What is the nature of books that can be used as 'evidence' of claims about the universe?

I ask as people keep referring to certain books when being asked for evidence about certain claims.

NB evidence must be able to distinguish between a claim being true or false.

Would such a nature apply equally to all books? If not, why not?
Update: @The_doc_man: Books on physics may describe theories, but they're still not evidence themselves. It's the measured data that is the evidence, e.g. from telescopes, particle accelerators, experiments, etc.
Update 2: I'm thinking more typically of claims of gods, and those who claim that some book is 'evidence' of them. How can such a book be used as evidence?
Update 3: @brb: The written account of the evidence is still not the evidence itself, just a reference to it. We wouldn't rely on the book as evidence if we wanted to test the claim. It's the actual measurements that are the evidence.
Update 4: @hockeyfreak: No, I don't accept that the Quran describes the Big Bang Theory. Some have tried to 'spin' the Quran's claims so as to match it, but so badly that it's obviously very wrong. That's just a disingenuous attempt at post-justification. There's still no actual evidence in the... show more @hockeyfreak: No, I don't accept that the Quran describes the Big Bang Theory. Some have tried to 'spin' the Quran's claims so as to match it, but so badly that it's obviously very wrong. That's just a disingenuous attempt at post-justification. There's still no actual evidence in the Quran, as the BBT is derived from observational evidence.
Update 5: @Locadakota: Nope, far from it. The Galilean moons of Jupiter can even be seen with good binoculars. It's those observations that are the evidence, though, not any book describing them.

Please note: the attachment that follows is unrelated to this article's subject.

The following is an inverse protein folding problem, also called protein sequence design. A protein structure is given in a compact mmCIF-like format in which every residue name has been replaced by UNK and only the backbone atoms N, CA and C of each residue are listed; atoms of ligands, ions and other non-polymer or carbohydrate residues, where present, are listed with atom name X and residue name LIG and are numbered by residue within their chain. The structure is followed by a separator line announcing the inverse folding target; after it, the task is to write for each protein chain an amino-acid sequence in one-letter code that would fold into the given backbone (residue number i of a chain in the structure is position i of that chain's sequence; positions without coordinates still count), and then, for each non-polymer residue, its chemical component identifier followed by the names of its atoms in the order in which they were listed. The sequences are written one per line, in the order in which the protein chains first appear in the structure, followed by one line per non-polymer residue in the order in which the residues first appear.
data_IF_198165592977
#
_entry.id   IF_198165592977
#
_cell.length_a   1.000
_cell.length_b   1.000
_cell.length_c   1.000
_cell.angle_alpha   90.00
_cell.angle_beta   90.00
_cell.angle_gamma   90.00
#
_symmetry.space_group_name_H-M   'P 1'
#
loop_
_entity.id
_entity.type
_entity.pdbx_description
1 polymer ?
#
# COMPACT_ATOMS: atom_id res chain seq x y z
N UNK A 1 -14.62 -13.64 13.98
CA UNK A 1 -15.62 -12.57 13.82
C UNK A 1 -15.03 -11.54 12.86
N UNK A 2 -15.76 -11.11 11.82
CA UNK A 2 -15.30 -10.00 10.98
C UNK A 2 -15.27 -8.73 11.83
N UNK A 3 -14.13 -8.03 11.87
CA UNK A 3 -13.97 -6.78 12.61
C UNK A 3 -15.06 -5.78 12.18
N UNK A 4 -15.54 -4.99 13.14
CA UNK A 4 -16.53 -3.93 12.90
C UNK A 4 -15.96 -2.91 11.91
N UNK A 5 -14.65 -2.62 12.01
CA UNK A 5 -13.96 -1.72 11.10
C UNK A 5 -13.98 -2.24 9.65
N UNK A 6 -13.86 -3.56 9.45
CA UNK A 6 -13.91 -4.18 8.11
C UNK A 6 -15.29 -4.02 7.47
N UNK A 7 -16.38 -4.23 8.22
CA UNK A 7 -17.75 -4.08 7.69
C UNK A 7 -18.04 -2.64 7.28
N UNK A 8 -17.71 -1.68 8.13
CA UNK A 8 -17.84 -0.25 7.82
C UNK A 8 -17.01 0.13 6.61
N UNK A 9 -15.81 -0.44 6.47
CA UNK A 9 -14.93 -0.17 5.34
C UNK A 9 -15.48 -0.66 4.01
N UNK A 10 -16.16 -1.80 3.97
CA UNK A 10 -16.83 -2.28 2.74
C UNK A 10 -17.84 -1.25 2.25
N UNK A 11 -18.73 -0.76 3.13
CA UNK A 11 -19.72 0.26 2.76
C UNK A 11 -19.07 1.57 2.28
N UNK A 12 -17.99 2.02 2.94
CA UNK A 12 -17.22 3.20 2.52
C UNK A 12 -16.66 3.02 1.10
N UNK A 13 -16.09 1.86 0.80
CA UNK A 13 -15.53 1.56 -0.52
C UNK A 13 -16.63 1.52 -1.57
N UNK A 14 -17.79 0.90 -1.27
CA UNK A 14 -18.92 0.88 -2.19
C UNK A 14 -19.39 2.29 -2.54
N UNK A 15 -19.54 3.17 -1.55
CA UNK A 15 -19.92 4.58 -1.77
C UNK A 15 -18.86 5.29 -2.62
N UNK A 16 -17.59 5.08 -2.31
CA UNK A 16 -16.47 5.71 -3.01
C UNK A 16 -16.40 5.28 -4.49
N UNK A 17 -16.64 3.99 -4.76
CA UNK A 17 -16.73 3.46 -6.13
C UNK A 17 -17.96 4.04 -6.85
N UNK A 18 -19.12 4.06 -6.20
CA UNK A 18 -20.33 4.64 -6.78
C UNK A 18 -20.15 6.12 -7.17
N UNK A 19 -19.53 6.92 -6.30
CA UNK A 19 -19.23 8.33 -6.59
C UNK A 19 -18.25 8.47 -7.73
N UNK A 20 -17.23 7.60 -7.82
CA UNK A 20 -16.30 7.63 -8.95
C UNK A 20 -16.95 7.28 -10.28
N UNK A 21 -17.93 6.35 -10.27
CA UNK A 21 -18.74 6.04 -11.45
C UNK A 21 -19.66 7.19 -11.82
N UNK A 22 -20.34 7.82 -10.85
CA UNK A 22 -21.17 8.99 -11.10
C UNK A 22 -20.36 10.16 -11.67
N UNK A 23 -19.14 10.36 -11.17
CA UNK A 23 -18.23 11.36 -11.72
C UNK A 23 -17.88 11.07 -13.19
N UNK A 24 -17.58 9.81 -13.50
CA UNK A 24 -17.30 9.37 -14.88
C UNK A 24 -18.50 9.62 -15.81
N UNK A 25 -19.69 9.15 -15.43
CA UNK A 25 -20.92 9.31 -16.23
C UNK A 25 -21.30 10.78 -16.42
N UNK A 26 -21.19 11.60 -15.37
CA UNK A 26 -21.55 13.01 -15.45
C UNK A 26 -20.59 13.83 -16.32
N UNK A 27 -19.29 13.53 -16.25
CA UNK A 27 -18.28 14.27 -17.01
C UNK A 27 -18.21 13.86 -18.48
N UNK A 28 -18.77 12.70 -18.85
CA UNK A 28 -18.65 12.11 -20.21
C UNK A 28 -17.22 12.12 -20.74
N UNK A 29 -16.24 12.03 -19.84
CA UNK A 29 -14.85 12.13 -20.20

Update 6: @i ♣ seals: If you're a doctor using a book, you're relying on being confident that the authors are accurately describing the reality. That's still not evidence, as that would be their actual research measurements. They could make mistakes in the telling of it, and it would take actual measurements to... show more @i ♣ seals: If you're a doctor using a book, you're relying on being confident that the authors are accurately describing the reality. That's still not evidence, as that would be their actual research measurements. They could make mistakes in the telling of it, and it would take actual measurements to reveal what is correct. The claims of books are only as good as the telling of the evidence behind them; they are not the evidence themselves.
Update 7: @ЅѧϮѧﬡ`§ ДѴΞПБΞЯ: Not necessarily; books are for communication; they may communicate well-accepted, validated theories as well as nonsense. My issue is that a means of communication is not the same as actual testable evidence.
Update 8: @OurScott: Ah, no, your books are just your claim of what you did and the results you got. If I doubt them, I could repeat the same experiments to see if the results turn out the same; it would be those measured results which are the evidence. This is why science uses peer-review, so any claims (written in a book... show more @OurScott: Ah, no, your books are just your claim of what you did and the results you got. If I doubt them, I could repeat the same experiments to see if the results turn out the same; it would be those measured results which are the evidence. This is why science uses peer-review, so any claims (written in a book or otherwise) are independently verified (or refuted) by going after the measurable evidence. The claims would have to be precise enough to be tested, otherwise they'd just not be not taken seriously. So, your book is nothing more than a description of your findings, not the findings themselves.
9 answers 9